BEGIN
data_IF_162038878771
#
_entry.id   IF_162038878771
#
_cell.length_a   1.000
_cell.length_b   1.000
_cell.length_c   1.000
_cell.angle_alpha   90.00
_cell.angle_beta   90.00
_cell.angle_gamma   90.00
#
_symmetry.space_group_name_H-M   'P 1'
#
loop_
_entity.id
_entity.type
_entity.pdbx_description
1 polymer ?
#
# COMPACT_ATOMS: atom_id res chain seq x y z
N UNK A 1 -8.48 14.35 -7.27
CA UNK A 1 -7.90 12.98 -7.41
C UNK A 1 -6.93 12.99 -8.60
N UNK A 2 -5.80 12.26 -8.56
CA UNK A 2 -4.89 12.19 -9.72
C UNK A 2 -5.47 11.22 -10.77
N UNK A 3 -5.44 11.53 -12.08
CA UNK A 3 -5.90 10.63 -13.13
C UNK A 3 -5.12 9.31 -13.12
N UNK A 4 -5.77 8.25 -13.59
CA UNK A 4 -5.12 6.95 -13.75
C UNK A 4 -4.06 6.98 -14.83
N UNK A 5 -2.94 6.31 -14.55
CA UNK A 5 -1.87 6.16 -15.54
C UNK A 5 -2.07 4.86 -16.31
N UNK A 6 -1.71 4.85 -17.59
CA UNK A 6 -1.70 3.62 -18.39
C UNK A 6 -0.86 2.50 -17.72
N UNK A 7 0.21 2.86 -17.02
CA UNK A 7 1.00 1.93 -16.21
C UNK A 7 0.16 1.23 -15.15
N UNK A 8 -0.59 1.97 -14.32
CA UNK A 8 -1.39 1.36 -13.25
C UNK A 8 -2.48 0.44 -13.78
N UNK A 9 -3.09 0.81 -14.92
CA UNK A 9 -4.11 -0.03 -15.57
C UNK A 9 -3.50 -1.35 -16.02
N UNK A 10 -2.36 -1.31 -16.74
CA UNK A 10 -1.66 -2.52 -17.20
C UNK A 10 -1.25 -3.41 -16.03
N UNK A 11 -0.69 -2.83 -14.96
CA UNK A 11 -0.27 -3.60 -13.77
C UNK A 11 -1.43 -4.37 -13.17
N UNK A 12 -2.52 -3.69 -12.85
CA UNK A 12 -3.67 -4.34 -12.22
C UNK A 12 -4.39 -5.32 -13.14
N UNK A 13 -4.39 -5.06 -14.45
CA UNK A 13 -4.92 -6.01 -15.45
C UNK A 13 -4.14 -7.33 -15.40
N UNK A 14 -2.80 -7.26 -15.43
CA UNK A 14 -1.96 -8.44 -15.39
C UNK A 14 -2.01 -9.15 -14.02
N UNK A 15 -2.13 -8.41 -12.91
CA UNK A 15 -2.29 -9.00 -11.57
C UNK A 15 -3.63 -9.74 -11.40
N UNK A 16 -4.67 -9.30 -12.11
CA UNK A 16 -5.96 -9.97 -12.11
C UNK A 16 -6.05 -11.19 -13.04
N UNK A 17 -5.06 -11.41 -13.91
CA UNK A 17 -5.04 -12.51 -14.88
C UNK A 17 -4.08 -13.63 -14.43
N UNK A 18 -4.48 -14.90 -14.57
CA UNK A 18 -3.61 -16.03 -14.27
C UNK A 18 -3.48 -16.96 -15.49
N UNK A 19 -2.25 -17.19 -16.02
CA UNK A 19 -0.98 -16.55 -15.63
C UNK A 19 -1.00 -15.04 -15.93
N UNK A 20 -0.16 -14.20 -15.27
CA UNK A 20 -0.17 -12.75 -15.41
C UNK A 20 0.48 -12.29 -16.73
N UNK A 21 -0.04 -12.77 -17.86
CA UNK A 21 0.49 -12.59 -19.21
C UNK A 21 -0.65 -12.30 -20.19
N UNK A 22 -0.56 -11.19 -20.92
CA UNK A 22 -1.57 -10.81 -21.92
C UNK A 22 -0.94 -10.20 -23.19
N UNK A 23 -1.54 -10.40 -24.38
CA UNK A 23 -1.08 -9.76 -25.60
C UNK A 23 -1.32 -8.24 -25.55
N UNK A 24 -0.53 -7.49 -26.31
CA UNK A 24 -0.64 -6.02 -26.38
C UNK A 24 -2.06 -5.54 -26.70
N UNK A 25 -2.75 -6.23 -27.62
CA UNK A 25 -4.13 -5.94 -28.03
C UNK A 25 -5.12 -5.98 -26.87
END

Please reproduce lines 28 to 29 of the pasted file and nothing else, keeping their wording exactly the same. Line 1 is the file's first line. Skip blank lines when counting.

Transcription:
CA UNK A 3 -5.90 10.63 -13.13
C UNK A 3 -5.12 9.31 -13.12